Having Buddhism and my Practice as my Honzon doesn’t mean that my family and friends mean any less to me, but it does mean that as situations change, as problems arise, my anchor remains firm and I can cope with those challenges all the better.

Maybe that’s not for everyone, it does take a conscious effort to make the change, but for me, the effort is repaid many, many times over by the feeling of constancy in my life.

Syria, The Next Iraq?

Freedom For SyriaWith Western leaders sabre rattling at the UN, will any meaningful action spiral into an all out attack on the Syrian government, given time?

Whilst nobody would condone the use of chemical weapons, by whoever deployed them, the use of force, to alter the balance of power, could so easily get out of hand.

The emotions and politics being shown by all sides, with China and Russia playing devil’s advocate against the holier-than-thou Western allies, could drag us into another Iraq, with or without a mandate from the United Nations.

Surely this is a time to resort to all out conversation, to bring all sides to the table and to act like civilised human beings, not charge in like Genghis Khan. I’m sure there are many arms dealers who are rubbing their hands at the prospect of another full scale conflict, but words are the only sensible way to forge any kind of lasting peace.

So let us pull our horns in, and as John Lennon said … ‘Give Peace a Chance’

I Love Monday !!!

There's a kind of hushHands up all those who never thought they’d see that title on my blog … but today has been pretty awesome so far. Ok, so it’s Tuesday, and I’ve just had the perfect long weekend, but in work terms this is a notional Monday after all. But it has been a really great day, even though things have been a little hectic in the office, and all because I now have the ability to pour a certain calm over everything.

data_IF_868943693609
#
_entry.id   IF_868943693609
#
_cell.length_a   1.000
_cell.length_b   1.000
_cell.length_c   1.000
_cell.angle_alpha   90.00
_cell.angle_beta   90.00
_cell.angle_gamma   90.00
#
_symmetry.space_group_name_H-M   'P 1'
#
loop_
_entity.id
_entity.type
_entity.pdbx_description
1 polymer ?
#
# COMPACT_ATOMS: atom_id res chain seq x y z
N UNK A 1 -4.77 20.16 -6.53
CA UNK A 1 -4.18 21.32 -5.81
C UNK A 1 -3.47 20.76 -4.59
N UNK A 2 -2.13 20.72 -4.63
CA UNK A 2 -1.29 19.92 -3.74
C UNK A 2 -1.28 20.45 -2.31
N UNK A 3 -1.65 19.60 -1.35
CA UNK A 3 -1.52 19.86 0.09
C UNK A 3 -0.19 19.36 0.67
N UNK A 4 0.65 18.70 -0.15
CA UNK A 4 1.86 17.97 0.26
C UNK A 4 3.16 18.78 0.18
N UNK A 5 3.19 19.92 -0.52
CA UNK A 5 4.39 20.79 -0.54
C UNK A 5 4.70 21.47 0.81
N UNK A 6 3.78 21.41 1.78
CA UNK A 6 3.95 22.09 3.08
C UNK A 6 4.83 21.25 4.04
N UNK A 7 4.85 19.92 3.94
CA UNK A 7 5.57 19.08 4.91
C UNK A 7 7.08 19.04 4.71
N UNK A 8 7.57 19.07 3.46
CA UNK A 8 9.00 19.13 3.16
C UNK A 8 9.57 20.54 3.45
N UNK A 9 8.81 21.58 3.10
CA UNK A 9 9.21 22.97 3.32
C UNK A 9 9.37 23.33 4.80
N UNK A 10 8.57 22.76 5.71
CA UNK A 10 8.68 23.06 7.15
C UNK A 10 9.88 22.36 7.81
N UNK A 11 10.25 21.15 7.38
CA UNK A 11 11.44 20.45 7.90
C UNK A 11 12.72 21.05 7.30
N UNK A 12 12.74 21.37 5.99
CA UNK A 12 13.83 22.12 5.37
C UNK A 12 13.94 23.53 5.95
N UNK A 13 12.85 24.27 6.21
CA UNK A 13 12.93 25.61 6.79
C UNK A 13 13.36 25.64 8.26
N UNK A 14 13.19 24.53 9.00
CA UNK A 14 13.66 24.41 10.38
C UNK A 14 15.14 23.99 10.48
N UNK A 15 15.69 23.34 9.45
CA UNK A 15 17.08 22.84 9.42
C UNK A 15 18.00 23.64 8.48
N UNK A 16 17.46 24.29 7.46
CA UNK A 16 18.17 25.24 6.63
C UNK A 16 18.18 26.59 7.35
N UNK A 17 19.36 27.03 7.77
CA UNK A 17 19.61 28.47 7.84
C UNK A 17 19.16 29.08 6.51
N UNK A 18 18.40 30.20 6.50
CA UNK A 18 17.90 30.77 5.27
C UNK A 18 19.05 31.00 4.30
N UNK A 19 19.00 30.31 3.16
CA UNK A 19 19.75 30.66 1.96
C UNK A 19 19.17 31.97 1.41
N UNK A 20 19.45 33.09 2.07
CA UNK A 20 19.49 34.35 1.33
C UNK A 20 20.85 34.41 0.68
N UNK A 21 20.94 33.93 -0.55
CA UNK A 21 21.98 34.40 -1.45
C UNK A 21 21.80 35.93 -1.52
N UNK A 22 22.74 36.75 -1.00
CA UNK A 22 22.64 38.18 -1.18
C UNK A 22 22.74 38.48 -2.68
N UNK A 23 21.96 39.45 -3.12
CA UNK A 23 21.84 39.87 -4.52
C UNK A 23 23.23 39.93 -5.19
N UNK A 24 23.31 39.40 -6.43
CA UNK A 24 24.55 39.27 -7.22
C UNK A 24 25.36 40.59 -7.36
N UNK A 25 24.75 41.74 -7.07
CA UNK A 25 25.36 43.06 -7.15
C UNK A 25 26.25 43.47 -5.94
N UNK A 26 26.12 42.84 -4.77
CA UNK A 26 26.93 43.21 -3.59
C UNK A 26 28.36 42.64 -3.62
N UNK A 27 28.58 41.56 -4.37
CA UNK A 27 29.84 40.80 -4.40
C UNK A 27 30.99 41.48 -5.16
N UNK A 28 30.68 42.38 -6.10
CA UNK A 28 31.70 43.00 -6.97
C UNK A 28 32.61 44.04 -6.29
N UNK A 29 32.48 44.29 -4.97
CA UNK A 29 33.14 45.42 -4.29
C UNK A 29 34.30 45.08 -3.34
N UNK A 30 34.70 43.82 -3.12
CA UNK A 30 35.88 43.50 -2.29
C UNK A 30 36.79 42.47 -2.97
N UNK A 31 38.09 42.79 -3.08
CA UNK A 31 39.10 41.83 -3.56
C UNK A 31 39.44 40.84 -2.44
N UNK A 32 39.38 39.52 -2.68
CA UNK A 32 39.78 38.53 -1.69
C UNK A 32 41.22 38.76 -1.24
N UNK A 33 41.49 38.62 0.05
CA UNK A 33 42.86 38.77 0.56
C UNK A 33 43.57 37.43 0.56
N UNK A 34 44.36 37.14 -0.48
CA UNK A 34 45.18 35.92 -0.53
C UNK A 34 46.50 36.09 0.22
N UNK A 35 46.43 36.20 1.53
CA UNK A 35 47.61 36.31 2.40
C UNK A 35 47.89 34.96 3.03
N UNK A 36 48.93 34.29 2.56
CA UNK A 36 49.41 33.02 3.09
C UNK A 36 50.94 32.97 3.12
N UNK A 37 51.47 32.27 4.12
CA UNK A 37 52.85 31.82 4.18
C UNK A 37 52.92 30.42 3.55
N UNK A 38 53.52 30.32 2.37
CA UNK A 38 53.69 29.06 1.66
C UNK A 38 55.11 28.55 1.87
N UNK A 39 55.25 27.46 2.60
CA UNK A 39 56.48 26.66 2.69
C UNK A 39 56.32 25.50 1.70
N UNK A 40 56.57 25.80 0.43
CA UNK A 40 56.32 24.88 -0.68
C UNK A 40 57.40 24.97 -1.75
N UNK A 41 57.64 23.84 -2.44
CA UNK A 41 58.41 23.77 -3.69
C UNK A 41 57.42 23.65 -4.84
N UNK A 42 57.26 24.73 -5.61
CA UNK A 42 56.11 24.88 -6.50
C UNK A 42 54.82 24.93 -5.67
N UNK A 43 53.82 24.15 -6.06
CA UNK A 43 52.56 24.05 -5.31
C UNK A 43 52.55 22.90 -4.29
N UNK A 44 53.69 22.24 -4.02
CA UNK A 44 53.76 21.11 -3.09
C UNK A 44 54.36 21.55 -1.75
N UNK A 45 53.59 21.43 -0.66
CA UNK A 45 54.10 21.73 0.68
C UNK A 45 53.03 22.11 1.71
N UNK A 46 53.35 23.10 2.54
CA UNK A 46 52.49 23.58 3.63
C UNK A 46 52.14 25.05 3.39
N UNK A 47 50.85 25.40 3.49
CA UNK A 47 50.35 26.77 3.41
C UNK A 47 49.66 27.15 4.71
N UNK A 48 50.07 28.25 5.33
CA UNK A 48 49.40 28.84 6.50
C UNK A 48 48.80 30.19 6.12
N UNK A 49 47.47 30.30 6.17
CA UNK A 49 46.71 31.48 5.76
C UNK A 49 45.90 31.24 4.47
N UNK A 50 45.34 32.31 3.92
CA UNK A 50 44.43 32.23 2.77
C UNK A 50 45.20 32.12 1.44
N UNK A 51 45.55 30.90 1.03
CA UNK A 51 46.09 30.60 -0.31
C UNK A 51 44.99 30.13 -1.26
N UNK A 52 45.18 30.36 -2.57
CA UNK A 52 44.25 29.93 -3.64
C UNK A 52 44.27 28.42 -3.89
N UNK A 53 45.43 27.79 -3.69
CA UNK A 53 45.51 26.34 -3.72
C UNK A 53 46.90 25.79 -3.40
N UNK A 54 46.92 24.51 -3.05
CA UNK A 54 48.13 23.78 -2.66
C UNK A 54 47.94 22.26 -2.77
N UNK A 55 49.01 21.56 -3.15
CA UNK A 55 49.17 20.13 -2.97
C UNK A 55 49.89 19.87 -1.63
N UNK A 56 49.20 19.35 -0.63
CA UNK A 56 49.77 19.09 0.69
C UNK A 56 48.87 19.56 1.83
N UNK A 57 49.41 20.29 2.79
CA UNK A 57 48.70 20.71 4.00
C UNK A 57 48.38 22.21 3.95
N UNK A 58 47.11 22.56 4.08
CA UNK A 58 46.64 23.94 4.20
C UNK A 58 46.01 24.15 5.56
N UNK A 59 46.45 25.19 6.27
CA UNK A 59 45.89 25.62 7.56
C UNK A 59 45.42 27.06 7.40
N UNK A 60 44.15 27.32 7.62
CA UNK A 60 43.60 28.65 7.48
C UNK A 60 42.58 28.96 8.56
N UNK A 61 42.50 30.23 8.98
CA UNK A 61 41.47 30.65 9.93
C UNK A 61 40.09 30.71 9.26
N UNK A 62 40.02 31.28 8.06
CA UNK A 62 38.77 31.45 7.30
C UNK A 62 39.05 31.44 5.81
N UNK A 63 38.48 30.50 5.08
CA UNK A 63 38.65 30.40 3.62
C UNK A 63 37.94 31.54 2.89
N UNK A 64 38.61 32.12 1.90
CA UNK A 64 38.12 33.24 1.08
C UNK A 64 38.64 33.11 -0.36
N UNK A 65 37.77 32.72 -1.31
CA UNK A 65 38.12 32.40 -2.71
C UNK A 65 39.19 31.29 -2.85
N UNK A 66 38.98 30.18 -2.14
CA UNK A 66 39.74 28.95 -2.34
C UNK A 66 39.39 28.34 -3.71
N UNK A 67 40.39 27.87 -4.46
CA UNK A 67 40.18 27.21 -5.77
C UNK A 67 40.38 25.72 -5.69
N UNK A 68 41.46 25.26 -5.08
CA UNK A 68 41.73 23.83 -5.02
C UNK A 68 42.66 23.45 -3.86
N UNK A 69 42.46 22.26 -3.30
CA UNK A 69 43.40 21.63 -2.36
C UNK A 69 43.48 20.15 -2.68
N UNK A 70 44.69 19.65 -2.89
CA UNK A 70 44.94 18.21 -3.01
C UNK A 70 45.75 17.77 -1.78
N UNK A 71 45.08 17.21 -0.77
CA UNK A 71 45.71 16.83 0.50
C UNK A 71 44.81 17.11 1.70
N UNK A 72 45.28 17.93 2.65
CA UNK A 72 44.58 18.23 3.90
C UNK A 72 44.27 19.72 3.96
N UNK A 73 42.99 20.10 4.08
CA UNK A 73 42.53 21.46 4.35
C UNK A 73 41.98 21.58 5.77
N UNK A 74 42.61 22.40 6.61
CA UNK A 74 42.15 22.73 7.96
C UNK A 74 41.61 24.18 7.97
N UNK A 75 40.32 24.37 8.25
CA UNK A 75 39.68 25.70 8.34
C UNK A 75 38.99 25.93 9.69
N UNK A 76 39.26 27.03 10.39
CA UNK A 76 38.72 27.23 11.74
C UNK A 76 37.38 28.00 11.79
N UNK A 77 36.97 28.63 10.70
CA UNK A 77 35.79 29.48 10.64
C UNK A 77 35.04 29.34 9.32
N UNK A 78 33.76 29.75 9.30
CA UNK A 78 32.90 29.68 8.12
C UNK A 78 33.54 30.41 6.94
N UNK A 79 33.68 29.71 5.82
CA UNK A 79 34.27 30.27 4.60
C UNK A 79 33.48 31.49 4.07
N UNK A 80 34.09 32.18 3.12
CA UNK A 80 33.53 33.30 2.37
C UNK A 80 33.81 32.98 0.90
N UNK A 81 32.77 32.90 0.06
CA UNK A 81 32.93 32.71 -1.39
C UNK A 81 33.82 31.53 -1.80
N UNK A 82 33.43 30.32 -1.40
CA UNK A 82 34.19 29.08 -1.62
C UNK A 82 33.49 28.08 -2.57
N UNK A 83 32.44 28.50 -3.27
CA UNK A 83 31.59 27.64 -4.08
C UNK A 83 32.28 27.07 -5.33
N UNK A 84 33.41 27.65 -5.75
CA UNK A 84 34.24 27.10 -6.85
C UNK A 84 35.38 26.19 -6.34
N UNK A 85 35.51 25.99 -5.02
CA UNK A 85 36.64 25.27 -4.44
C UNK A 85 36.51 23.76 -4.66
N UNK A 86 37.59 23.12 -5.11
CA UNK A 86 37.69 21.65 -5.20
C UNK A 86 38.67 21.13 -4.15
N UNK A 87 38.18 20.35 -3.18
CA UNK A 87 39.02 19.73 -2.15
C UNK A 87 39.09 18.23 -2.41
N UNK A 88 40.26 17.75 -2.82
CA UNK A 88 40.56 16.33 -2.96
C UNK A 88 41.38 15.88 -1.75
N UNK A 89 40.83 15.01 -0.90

You know the calm I mean, at least I hope you do, when slowly everything starts to come together, to fit into place and there’s a soft and easy feel about things. At work, at home, in my practice, in fact in life, I seem to have turned some magical corner and tranquillity is the result.

Not that tranquillity itself is necessarily a good thing. It can make us lazy, complacent, stop setting goals for ourselves or making the causes for the effects we want to see. But the tranquillity that accompanies the calmness of a balanced situation is magical indeed.

Sometimes we have to go through a rough ride to reach the place we want to be. During the ride it’s tough, tranquillity is a million miles away and sometimes appears to be receding fast. But if you stick with it, learn from the pain and make the necessary causes, you will reap the benefits of the effects when they arrive. Today has been one of those days for me.

So stick with it. If you have confidence in your goals, remain determined in your quest and have the courage to withstand the pain, you too will see the benefits. It’s marvellous.

Back To Basics

During morning Gongyo we say four Prayers, the first out loud, the last three silently to ourselves. During evening Gongyo, the first prayer is omitted.

The First Prayer – Appreciation for Life’s Protective Forces (spoken – morning Gongyo)

lotusI offer appreciation to the Shoten Zenjin, the functions in life and in the environment that serve to protect us, and prey that these protective powers may be further strengthened and enhanced through my practice of the Law.

The Second Prayer – Appreciation for the Gohonzon (silent)

lotusI offer my deepest praise and most sincere gratitude to the Dai-Gohonzon of the Three Great Secret Laws, which was bestowed upon the entire world.